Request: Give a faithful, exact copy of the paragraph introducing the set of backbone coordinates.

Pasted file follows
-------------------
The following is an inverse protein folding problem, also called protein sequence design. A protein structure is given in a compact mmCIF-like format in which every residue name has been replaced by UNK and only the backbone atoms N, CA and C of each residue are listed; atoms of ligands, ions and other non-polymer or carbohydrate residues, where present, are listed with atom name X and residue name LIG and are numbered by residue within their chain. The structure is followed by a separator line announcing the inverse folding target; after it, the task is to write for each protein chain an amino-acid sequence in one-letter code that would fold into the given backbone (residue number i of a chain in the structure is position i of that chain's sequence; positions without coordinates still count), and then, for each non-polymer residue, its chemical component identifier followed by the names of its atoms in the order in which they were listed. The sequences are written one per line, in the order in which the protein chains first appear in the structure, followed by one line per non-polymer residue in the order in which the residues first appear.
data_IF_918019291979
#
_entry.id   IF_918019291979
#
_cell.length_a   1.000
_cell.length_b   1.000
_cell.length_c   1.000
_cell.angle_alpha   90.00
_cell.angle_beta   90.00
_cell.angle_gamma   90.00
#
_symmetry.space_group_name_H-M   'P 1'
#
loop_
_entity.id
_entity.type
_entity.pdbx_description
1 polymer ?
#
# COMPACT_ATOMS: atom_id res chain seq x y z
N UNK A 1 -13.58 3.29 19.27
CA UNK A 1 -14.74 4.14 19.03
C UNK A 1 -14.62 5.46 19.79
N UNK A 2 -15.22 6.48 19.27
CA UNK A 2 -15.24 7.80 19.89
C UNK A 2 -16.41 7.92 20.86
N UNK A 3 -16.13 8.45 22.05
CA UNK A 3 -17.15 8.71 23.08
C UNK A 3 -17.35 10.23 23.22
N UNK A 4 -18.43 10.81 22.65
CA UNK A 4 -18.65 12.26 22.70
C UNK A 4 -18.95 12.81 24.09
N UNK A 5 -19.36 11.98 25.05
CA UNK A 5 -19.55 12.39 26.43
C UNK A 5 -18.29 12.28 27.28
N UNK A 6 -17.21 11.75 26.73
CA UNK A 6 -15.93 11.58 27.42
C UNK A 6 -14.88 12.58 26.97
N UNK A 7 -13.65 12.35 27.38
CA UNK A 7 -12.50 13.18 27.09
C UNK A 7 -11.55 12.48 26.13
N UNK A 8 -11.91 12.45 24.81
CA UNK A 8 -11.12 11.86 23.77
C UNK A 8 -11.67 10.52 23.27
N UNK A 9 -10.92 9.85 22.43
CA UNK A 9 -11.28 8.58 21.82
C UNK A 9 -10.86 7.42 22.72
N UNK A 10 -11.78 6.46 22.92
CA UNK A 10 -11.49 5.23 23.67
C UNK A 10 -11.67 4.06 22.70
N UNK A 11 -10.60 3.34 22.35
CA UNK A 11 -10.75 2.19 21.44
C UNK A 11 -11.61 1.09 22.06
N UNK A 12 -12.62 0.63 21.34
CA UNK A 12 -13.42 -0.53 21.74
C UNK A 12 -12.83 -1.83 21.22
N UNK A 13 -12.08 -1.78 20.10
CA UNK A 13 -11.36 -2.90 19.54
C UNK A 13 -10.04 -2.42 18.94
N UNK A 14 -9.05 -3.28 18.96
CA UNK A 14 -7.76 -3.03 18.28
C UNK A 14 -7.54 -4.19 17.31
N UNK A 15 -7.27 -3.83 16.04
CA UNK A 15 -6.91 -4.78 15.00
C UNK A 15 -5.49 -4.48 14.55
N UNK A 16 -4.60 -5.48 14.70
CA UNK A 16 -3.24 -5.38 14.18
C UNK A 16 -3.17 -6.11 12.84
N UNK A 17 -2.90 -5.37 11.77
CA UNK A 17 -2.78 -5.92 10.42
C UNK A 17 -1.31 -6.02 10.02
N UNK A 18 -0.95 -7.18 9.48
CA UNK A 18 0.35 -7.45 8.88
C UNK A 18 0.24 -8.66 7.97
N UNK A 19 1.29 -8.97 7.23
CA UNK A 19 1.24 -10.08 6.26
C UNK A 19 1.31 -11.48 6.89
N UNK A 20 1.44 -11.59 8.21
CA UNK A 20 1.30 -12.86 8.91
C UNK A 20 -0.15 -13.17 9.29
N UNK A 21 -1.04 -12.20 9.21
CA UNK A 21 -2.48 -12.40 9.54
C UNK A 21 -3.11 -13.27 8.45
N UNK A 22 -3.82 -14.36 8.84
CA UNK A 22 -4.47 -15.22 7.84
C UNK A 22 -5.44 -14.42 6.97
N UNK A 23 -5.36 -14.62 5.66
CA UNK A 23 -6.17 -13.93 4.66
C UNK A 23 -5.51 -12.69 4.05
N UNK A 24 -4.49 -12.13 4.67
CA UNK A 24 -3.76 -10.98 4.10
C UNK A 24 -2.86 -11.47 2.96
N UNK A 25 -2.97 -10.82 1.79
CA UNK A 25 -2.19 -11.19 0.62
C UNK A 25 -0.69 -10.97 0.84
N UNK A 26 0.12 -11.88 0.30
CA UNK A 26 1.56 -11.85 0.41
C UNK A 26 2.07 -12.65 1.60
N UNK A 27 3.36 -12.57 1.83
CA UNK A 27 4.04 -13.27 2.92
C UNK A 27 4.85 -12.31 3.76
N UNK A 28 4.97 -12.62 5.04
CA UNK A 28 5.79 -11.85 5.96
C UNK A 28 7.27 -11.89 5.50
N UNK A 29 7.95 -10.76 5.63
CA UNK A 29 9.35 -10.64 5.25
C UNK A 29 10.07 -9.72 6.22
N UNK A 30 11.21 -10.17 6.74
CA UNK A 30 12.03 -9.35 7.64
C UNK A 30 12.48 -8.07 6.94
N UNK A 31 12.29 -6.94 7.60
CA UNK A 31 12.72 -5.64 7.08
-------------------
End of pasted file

The following is an inverse protein folding problem, also called protein sequence design. A protein structure is given in a compact mmCIF-like format in which every residue name has been replaced by UNK and only the backbone atoms N, CA and C of each residue are listed; atoms of ligands, ions and other non-polymer or carbohydrate residues, where present, are listed with atom name X and residue name LIG and are numbered by residue within their chain. The structure is followed by a separator line announcing the inverse folding target; after it, the task is to write for each protein chain an amino-acid sequence in one-letter code that would fold into the given backbone (residue number i of a chain in the structure is position i of that chain's sequence; positions without coordinates still count), and then, for each non-polymer residue, its chemical component identifier followed by the names of its atoms in the order in which they were listed. The sequences are written one per line, in the order in which the protein chains first appear in the structure, followed by one line per non-polymer residue in the order in which the residues first appear.